Annual report angst: What makes editors despair?

A new study reveals why this yearly ritual, culminating in frenzy late each spring, is such an ordeal for communicators.

A new study reveals why this yearly ritual culminating in frenzy late each spring is such an ordeal for communicators

A new research study conducted by Ragan Research, a division of Ragan Communications in Chicago, has identified the causes that make the production of annual reports a trial under fire for communicators. The majority of editors, entrusted with the most crucial print document that their organizations put out, dread annual report time like the flu season, say the authors of the study, The Annual Report 2007, Trends and Best Practices.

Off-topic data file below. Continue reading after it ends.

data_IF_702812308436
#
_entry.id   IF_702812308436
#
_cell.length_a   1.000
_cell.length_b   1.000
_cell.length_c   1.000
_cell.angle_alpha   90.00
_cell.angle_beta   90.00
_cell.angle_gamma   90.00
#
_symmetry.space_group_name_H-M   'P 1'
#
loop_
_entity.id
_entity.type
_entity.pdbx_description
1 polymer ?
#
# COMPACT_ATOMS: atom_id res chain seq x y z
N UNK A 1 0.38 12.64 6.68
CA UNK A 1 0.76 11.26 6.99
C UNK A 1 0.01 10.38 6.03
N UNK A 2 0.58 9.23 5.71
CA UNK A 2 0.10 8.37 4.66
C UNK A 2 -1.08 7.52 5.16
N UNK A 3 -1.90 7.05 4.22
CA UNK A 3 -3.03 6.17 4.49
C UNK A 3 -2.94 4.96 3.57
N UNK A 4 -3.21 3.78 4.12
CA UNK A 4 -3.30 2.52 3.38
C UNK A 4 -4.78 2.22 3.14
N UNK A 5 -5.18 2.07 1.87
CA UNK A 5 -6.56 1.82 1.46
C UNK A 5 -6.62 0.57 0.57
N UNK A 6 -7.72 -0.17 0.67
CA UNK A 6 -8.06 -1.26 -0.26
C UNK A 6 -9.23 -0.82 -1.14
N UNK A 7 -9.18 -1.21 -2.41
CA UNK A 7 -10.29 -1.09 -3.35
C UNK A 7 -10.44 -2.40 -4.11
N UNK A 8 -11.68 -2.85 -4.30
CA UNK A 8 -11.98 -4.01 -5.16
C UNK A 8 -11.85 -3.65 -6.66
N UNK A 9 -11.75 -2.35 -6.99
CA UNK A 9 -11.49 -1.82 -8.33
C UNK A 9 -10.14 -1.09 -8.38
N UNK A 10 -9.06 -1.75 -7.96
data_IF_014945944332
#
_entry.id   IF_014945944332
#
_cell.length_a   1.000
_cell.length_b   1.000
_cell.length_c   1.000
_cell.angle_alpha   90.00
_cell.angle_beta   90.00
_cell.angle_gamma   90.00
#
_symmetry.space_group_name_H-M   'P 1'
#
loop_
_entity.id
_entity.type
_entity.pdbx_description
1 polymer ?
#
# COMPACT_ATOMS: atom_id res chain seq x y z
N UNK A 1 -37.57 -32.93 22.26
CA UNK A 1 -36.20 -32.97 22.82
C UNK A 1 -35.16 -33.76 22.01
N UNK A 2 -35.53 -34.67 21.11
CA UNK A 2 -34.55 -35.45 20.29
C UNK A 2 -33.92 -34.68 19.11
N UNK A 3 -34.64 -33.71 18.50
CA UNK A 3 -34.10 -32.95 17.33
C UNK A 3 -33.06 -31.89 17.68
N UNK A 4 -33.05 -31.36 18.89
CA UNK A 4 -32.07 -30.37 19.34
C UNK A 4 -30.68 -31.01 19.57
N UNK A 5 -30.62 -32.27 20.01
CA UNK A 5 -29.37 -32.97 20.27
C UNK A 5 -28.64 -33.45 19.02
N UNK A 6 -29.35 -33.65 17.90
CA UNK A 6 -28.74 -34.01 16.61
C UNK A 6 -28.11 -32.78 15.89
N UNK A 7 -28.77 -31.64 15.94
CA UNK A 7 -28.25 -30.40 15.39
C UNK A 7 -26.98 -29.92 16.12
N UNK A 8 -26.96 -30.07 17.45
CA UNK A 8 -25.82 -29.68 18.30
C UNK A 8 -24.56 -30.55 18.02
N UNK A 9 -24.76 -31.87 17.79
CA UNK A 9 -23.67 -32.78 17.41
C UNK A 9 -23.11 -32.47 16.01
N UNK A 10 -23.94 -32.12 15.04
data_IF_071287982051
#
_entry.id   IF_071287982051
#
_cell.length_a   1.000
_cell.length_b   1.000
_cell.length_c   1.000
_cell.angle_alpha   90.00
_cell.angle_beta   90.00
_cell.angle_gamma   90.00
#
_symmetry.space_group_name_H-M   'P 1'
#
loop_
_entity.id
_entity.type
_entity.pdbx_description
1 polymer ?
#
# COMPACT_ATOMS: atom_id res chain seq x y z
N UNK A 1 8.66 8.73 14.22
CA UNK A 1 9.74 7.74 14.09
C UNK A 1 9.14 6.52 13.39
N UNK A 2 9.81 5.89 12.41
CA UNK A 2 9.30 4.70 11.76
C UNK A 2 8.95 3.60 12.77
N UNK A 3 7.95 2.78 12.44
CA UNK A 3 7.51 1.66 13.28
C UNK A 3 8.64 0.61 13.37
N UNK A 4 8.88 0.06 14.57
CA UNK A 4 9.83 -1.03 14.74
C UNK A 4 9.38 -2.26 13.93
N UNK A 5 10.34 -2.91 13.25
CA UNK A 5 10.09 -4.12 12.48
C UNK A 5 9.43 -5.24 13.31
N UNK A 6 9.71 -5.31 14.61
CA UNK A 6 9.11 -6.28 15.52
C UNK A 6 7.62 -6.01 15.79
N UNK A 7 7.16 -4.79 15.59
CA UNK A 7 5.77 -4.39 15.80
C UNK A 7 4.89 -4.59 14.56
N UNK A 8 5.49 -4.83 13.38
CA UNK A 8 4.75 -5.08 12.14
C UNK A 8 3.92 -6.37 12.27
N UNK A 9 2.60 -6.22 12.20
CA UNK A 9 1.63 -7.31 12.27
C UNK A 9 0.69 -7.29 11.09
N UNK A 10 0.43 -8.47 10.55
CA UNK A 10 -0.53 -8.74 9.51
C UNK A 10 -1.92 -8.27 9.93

Why all this fuss and consternation? The causes are complex, and rooted in the very nature of organizations. Divided responsibility and fragmented, uncoordinated sources of statistics, reporting and features, all signal the deep distrust of communication that permeates most organizations, especially corporations, say the writers of the report.

What makes annual report editors most miserable?

Here are some of the main elements of the free-for-all, according to the writers and editors who responded:

1. Tiny annual report budgets. Perhaps the single most potent causes of editorial anguish are lack of money and its twin, lack of time

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